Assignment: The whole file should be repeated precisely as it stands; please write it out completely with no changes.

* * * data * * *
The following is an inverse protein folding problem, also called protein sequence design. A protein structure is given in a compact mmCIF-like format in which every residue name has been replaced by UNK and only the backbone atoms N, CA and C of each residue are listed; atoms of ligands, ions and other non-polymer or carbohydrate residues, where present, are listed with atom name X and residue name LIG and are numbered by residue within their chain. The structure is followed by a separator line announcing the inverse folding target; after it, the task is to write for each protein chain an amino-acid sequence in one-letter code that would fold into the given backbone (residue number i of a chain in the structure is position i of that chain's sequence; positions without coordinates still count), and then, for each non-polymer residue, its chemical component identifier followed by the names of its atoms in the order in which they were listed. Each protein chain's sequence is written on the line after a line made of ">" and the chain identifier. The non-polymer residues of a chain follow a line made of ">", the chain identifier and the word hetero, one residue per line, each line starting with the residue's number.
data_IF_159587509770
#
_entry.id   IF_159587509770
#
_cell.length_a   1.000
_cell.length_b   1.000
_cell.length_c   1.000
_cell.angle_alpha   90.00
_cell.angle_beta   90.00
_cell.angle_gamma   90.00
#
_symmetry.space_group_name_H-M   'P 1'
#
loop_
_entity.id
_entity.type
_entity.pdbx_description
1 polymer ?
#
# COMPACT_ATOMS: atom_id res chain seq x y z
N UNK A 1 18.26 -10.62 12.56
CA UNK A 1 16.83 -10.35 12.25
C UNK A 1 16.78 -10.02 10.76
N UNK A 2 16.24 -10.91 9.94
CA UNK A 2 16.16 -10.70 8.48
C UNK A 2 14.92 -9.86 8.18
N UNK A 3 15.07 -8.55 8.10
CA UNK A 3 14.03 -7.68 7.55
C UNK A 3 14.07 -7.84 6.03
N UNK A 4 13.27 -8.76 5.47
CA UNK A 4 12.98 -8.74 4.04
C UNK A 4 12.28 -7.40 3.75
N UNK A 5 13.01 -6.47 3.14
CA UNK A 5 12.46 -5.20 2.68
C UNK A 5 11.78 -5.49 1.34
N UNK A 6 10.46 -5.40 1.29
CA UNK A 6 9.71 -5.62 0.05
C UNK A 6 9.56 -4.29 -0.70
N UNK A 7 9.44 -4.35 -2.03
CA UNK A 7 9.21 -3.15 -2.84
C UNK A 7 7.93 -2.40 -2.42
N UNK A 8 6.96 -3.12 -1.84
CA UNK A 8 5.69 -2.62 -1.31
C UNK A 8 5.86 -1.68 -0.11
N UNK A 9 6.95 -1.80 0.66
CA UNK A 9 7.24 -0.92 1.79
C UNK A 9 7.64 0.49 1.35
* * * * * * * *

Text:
The following is an inverse protein folding problem, also called protein sequence design. A protein structure is given in a compact mmCIF-like format in which every residue name has been replaced by UNK and only the backbone atoms N, CA and C of each residue are listed; atoms of ligands, ions and other non-polymer or carbohydrate residues, where present, are listed with atom name X and residue name LIG and are numbered by residue within their chain. The structure is followed by a separator line announcing the inverse folding target; after it, the task is to write for each protein chain an amino-acid sequence in one-letter code that would fold into the given backbone (residue number i of a chain in the structure is position i of that chain's sequence; positions without coordinates still count), and then, for each non-polymer residue, its chemical component identifier followed by the names of its atoms in the order in which they were listed. Each protein chain's sequence is written on the line after a line made of ">" and the chain identifier. The non-polymer residues of a chain follow a line made of ">", the chain identifier and the word hetero, one residue per line, each line starting with the residue's number.
data_IF_159587509770
#
_entry.id   IF_159587509770
#
_cell.length_a   1.000
_cell.length_b   1.000
_cell.length_c   1.000
_cell.angle_alpha   90.00
_cell.angle_beta   90.00
_cell.angle_gamma   90.00
#
_symmetry.space_group_name_H-M   'P 1'
#
loop_
_entity.id
_entity.type
_entity.pdbx_description
1 polymer ?
#
# COMPACT_ATOMS: atom_id res chain seq x y z
N UNK A 1 18.26 -10.62 12.56
CA UNK A 1 16.83 -10.35 12.25
C UNK A 1 16.78 -10.02 10.76
N UNK A 2 16.24 -10.91 9.94
CA UNK A 2 16.16 -10.70 8.48
C UNK A 2 14.92 -9.86 8.18
N UNK A 3 15.07 -8.55 8.10
CA UNK A 3 14.03 -7.68 7.55
C UNK A 3 14.07 -7.84 6.03
N UNK A 4 13.27 -8.76 5.47
CA UNK A 4 12.98 -8.74 4.04
C UNK A 4 12.28 -7.40 3.75
N UNK A 5 13.01 -6.47 3.14
CA UNK A 5 12.46 -5.20 2.68
C UNK A 5 11.78 -5.49 1.34
N UNK A 6 10.46 -5.40 1.29
CA UNK A 6 9.71 -5.62 0.05
C UNK A 6 9.56 -4.29 -0.70
N UNK A 7 9.44 -4.35 -2.03
CA UNK A 7 9.21 -3.15 -2.84
C UNK A 7 7.93 -2.40 -2.42
N UNK A 8 6.96 -3.12 -1.84
CA UNK A 8 5.69 -2.62 -1.31
C UNK A 8 5.86 -1.68 -0.11
N UNK A 9 6.95 -1.80 0.66
CA UNK A 9 7.24 -0.92 1.79
C UNK A 9 7.64 0.49 1.35